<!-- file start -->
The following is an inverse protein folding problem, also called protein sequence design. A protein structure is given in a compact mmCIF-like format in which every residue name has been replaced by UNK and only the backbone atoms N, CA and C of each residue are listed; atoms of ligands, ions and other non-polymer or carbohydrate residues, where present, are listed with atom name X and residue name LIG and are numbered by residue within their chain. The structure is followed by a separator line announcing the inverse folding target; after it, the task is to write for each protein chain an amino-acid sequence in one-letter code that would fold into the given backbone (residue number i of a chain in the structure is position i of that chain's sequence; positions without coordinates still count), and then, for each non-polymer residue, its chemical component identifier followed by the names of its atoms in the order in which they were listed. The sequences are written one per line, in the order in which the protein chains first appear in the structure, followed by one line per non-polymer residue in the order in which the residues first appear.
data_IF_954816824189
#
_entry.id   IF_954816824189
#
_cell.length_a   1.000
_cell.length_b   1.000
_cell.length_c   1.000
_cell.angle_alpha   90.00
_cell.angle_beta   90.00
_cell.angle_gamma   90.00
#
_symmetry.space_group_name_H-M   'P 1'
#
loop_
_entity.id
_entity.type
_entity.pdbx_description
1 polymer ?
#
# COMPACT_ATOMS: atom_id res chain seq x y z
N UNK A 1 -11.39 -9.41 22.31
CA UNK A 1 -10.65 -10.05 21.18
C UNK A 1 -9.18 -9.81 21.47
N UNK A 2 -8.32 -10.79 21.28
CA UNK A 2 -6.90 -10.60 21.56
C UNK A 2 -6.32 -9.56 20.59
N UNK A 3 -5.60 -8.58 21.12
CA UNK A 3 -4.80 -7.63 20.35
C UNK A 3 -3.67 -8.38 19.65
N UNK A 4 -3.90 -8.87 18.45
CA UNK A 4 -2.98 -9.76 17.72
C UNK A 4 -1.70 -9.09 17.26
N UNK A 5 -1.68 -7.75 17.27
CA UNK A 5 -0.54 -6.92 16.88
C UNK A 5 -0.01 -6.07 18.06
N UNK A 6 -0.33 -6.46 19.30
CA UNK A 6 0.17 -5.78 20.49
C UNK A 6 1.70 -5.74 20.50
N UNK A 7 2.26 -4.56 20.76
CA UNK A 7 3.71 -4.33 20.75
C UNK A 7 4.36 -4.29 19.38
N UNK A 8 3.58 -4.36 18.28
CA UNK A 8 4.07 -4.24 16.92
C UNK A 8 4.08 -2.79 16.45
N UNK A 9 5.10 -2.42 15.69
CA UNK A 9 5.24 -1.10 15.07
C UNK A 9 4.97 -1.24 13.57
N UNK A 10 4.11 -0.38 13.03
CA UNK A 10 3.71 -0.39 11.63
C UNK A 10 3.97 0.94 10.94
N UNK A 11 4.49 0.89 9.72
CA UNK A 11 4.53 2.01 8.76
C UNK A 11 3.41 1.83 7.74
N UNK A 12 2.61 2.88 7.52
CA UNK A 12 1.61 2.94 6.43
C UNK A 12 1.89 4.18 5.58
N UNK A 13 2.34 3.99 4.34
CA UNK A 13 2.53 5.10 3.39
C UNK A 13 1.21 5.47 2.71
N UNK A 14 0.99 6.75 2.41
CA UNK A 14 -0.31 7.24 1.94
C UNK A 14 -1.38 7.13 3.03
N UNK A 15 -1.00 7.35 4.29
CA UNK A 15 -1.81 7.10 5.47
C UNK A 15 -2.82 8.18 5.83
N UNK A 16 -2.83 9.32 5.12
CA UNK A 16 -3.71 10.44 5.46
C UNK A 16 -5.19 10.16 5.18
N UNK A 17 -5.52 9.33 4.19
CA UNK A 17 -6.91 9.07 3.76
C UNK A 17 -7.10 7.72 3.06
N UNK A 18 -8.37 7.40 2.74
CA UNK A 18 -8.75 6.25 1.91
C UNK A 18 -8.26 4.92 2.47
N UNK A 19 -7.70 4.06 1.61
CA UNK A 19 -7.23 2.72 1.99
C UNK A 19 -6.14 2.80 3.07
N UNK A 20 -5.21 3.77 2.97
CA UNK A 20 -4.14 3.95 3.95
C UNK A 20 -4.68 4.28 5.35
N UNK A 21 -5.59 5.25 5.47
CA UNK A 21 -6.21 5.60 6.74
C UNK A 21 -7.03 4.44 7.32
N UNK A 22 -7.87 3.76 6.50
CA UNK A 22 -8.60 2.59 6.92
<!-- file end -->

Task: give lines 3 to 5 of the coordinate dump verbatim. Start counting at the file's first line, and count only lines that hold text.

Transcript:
#
_entry.id   IF_954816824189
#